It was only four of us within two years and we were obviously pretty good in juniors, otherwise nobody would draft us coming out of Eastern Europe. The whole thing was, okay, if I'm pretty good in juniors and playing for the senior team already, actually I played in Eastern Europe - the Czech National Team - in the '85 and '86 World Cup, it was the next step. The bad thing was that it was illegal and you heard all kinds of different stories about "you cannot do this", "this is what will happen to your family," and all that crazy stuff. But when you are 20 years old you decide quickly. I thought it was a great opportunity and we were young enough, or dumb enough, to be able to do it. You still hold the record for career assists for the Caps, what does this record mean to you?

MP: Obviously it means that I played with some players that were able to put the puck in the net. Starting with Peter Bondra, also for the time that I played there for 13 years or so my ability was to look for the guys out there who were open. I'm sure if one of the guys stays with the team a little bit longer at some point, he is going to break it because it is not an unbelievable number. It just shows you that time on one team, you just don't see that as often. You got guys who are being traded and signed as free agents and all that.

But I like young [Nicklas] Backstrom. He is obviously a great player, good play maker and having Ovechkin on his line, who is a good goal scorer, I'm sure he is going to break the assist record very soon. I don't know how many he has, but I'm sure he is pretty close. Do you still keep in touch with any of your former teammates and coaches from the Caps?

MP: I talk to Peter [Bondra] on a regular basis. Outside of that you run into players at different events. My 12-year-old plays hockey so when we get to a tournament, I'm actually up in Chicago right now, you come across a lot of players that you played against. I don't necessarily see everyone I played with but there are a lot of players that went through the league who are still around hockey. I run into a lot of guys. I would say Peter is the only guy I keep closer contact with. If you run into guys you say "What's going on? What's new?" and that's about it. Can you talk about the tournament in Chicago?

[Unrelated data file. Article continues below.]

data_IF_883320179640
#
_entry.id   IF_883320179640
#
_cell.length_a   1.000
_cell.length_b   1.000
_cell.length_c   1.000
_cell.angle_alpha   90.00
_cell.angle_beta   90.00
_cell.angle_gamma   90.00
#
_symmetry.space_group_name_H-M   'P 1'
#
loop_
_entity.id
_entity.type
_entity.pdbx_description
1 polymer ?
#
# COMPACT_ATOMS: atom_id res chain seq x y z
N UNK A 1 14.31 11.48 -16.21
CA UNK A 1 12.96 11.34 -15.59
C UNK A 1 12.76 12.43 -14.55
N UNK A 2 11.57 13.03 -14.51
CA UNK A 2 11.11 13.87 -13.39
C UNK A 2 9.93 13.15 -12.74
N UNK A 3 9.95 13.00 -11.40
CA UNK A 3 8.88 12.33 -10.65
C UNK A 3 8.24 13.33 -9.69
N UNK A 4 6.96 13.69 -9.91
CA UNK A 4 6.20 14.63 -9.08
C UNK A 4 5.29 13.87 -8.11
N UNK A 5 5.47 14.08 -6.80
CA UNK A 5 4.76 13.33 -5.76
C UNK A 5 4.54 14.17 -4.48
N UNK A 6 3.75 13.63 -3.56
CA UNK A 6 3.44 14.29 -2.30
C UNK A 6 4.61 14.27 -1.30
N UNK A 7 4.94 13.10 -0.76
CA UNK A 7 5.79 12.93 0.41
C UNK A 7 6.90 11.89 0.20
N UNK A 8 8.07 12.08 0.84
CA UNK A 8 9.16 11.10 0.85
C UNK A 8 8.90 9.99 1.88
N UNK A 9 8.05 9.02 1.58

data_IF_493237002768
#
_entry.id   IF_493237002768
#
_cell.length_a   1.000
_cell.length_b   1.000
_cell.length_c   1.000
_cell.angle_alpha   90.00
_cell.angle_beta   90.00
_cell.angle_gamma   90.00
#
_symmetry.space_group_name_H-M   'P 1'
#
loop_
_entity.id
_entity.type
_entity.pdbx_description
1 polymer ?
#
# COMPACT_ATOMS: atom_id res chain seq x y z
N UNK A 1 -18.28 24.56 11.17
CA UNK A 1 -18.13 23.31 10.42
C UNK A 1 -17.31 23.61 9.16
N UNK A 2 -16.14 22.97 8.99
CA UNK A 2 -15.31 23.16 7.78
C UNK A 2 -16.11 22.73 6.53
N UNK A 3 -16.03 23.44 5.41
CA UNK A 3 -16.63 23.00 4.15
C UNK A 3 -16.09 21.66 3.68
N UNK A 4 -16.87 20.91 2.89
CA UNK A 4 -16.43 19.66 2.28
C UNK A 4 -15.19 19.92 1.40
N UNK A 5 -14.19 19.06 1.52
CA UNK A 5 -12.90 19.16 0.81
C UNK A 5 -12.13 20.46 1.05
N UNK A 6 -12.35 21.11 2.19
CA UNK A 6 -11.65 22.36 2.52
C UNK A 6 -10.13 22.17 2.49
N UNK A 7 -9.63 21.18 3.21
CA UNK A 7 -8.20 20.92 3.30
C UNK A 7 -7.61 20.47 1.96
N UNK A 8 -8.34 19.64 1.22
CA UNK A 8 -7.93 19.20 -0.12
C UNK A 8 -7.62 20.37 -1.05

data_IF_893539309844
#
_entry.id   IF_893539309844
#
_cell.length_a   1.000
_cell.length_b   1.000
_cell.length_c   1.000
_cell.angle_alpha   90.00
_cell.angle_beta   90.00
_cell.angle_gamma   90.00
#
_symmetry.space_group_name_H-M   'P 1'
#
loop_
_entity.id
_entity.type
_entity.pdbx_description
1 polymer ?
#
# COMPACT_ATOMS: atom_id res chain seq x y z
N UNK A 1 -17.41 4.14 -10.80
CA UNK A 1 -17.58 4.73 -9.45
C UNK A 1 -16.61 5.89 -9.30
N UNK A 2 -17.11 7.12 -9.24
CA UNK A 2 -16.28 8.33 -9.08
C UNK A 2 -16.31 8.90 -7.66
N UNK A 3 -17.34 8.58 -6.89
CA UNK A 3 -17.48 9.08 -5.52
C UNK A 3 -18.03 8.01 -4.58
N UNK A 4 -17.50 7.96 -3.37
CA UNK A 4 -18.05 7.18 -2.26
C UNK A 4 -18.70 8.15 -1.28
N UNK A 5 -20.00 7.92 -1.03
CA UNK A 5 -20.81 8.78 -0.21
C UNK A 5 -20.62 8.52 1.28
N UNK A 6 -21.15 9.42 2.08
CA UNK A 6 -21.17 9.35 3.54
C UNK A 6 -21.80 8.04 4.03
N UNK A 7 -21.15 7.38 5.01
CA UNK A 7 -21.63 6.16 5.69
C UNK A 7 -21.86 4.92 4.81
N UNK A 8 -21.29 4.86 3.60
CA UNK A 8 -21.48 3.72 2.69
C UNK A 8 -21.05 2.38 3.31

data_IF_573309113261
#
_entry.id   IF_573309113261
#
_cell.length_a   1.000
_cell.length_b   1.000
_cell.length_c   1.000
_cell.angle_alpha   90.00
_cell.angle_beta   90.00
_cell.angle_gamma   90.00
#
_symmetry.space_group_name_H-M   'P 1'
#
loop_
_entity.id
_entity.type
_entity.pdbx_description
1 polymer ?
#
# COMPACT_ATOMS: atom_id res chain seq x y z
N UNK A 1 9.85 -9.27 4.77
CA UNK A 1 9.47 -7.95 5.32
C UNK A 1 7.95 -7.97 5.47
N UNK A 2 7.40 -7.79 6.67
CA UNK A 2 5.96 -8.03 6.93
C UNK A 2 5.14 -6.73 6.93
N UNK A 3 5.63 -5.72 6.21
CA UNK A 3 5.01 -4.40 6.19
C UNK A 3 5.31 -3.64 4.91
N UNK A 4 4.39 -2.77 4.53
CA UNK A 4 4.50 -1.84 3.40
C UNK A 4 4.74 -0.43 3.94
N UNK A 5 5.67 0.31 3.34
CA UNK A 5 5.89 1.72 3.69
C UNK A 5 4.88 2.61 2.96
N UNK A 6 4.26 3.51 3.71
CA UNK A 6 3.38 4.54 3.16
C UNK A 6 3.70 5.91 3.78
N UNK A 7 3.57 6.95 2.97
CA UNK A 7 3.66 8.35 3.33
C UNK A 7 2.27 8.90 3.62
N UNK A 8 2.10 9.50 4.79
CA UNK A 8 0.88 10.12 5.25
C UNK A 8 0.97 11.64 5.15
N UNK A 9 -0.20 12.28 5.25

MP: Yeah, I'm up in Chicago with my little guy. My family was actually down in Sarasota, Florida, when I retired because my two older kids play tennis. We went down south and I was out of hockey for a little bit, didn't really follow it that much. I got involved in my kids' tennis, did some of their coaching and all that, their training. Then my wife put my youngest one in hockey and at some point you reach a certain level in Florida when you have to decide and say, well, okay, he is pretty good and he loves to play. So let's do the same thing we did for the two older ones, because we moved from the north to the south because that's where tennis is. And now I had to go the other way, up north, to find the best place for him to play hockey. He is only a peewee, like I said he is a 12-year-old but he is a part of the Chicago Mission. In youth hockey it is a pretty good team, it has been in the top-3 in the country for the last few years.

That's where I am right now. My oldest one, my daughter, she is in college so she's out, and then my middle boy he is a junior in high school in Sarasota. We are just kind of commuting right now. Do you ever get out on the ice?

MP: Well, yeah, I help with a couple teams, with 12-year-olds and 11-year-old groups here at the Mission organization. So I'm on the ice in the afternoon just coaching kids which I love to do actually. That's about it right now.